Rodgers not only remains the longest-tenured active player with the Packers, but he also heads into the season their second-oldest at age 33 – just 3 1/2 months younger than newly acquired guard Jahri Evans, who turns 34 in late August. What will be Rodgers’ 10th season as a starter could become his most productive as a passer in what already has been a tremendously prolific run. He will start play in September with a streak of 245 straight passes without an interception in regular-season games, 49 pass attempts behind Bart Starr‘s team record. A rare free-agent spree by general manager Ted Thompson in the offseason gives a healthy and determined Rodgers an embarrassment of riches on the receiving end. Like last year, Rodgers isn’t expected to play more than a few series in the preseason for the sake of preserving him for the games that matter. That will give Hundley, the team’s fifth-round draft pick in 2015, ample opportunity to atone for a sluggish and injury-plagued preseason last year as he starts to market himself for a potential new suitor with his rookie contract up after 2018. With Rodgers and Hundley relegated to the sideline, the agile Callahan starred in exhibition play last August as an undrafted rookie out of the Division III college ranks and earned an opening-day roster spot. The Packers released him in October, but he found his way back to Green Bay by the end of the season after brief stops with the New Orleans Saints and Cleveland Browns. The intriguing and supremely athletic Hill (6-foot-2, 221 pounds) joined the Packers as a 26-year-old undrafted rookie this spring. His checkered college career at BYU was delayed by a required two-year Mormon mission before he sustained season-ending injuries four times from 2012-16.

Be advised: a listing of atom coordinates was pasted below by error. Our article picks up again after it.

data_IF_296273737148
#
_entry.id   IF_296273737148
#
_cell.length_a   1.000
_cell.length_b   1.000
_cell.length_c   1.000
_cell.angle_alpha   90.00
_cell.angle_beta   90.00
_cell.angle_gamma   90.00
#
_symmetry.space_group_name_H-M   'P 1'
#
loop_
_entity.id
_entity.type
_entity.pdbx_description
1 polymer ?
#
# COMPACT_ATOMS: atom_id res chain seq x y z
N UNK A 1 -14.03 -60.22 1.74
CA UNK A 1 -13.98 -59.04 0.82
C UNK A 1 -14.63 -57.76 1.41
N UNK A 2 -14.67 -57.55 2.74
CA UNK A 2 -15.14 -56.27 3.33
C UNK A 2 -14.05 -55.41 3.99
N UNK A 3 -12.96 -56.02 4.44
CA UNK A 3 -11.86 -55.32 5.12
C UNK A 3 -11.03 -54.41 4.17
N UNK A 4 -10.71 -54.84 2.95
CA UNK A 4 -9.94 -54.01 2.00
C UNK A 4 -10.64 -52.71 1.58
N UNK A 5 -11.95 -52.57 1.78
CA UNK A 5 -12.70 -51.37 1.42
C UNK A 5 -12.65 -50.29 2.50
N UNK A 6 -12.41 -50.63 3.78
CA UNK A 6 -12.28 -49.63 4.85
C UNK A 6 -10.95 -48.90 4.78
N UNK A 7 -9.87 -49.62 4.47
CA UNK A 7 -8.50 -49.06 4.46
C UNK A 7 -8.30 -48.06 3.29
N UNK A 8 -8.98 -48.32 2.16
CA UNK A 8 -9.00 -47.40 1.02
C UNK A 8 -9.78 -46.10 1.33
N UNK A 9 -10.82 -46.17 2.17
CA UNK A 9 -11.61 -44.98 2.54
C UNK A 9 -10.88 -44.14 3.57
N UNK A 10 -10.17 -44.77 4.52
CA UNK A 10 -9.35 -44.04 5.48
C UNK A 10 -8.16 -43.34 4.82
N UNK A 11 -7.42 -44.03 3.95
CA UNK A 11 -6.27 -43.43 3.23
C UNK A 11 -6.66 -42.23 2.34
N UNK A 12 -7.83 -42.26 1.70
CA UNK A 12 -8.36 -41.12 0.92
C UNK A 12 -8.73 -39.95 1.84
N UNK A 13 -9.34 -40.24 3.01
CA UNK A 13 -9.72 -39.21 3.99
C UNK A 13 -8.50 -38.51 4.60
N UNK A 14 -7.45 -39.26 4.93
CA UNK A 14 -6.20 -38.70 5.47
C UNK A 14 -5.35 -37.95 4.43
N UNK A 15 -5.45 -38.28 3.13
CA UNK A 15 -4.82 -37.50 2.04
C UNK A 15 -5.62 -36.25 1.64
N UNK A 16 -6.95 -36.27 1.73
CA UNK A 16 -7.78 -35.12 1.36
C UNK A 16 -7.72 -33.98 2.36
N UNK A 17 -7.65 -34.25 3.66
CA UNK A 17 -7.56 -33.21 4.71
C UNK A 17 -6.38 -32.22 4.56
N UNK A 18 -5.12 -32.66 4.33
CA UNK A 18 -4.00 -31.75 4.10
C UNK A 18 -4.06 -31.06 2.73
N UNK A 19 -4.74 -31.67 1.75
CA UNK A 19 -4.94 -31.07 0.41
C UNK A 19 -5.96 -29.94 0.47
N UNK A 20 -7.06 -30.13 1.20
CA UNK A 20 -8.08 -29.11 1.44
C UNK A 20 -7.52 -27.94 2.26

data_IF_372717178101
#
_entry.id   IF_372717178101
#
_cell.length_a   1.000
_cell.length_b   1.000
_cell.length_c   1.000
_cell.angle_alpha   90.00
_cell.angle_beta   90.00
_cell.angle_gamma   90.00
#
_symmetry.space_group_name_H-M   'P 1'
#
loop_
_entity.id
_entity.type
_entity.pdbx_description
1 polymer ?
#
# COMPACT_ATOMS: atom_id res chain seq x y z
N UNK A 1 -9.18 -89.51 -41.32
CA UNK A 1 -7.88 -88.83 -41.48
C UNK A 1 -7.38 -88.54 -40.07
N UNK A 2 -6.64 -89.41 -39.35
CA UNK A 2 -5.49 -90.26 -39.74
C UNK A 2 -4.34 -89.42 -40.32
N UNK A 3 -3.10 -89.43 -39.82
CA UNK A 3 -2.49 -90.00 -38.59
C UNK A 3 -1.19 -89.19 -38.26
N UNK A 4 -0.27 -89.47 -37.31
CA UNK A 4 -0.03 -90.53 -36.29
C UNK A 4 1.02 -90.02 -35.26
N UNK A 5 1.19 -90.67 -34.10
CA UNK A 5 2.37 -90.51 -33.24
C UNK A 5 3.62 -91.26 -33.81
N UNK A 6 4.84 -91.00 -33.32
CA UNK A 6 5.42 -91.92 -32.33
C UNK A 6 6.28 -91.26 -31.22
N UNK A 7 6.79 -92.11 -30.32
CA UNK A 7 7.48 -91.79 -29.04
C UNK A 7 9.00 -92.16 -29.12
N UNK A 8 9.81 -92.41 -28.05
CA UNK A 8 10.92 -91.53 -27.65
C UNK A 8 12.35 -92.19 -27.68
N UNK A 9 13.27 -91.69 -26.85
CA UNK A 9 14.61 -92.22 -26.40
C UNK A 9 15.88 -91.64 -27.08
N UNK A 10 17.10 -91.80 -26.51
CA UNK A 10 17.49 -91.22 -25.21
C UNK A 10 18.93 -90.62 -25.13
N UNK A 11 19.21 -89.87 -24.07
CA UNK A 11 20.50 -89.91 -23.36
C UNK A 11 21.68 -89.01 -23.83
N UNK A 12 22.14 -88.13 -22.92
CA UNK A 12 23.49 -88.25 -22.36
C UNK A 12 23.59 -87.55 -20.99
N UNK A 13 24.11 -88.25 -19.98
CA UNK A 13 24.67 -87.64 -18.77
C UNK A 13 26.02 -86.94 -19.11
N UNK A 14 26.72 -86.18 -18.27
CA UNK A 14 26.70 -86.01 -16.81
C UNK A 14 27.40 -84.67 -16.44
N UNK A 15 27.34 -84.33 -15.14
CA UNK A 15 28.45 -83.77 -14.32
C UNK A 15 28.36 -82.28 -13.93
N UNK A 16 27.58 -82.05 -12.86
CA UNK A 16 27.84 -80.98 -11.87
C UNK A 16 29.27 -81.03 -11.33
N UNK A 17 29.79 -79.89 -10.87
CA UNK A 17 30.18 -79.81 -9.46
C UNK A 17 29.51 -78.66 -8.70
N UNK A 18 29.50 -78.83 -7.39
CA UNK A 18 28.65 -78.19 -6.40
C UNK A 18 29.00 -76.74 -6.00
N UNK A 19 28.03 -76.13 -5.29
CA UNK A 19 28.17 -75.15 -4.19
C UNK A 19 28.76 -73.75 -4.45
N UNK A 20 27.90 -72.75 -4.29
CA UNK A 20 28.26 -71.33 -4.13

RUNNING BACKS: Starters – Ty Montgomery, FB Aaron Ripkowski. Backups – Jamaal Williams, Aaron Jones, Devante Mays, Kalif Phillips, William Stanback, FB Joe Kerridge.
The Packers enter the preseason with all of 105 carries and 562 yards and five touchdowns on the ground from their halfbacks as NFL players, including the playoffs. All of those numbers are the doing of Montgomery. The third-year pro embarks on his first full season as a running back – and as the team’s anointed lead rusher – after he made the conversion from wide receiver at midseason last year. Shifty and elusive in the open field, Montgomery finished with 457 yards, the fewest by a Packers rushing leader since Alex Green’s 464 in 2012. Thompson made a substantial overhaul behind Montgomery in the offseason, jettisoning the injury-prone tandem of Eddie Lacy and James Starks with three running backs in the NFL Draft, all on the last day in the final four rounds. The competition should be fierce for the backup roles. The powerful Williams, a fourth-round selection from BYU, and the speedy Jones, a fifth-round choice out of UTEP, are their college programs’ all-time leading rushers. The robust Mays, a seventh-round pick from Utah State, dazzled in 2015 before knee and ankle injuries cost him most of his final college season last fall. Ripkowski, moving into his third pro season, stepped out of the shadow of the departed John Kuhn last season and is a valuable cog in the offense as a rugged blocker and short-yardage ball carrier. Kerridge spent most of the 2016 season with the team as an undrafted rookie, first on the practice squad and then as a special-teams contributor down the stretch.
Thompson didn’t just upgrade the position, which tends to get overshadowed by Aaron Rodgers’ pitch-and-catch exploits with his deep group of wide receivers. Instead, while allowing veteran Jared Cook to walk after only one season in Green Bay, Thompson pulled off a major heist in free agency, giving Rodgers two more proven pass catchers. The signings of Bennett, fresh off contributing to the New England Patriots’ Super Bowl LI victory, and Kendricks, a mainstay with the St. Louis/Los Angeles Rams, will leave opposing defenses in a pickle as they try to match up with Green Bay’s multiple-tight-end sets. Bennett and Kendricks, who have a combined 15 years in the NFL, also address the blocking shortcomings that have undercut Richard Rodgers his first three seasons.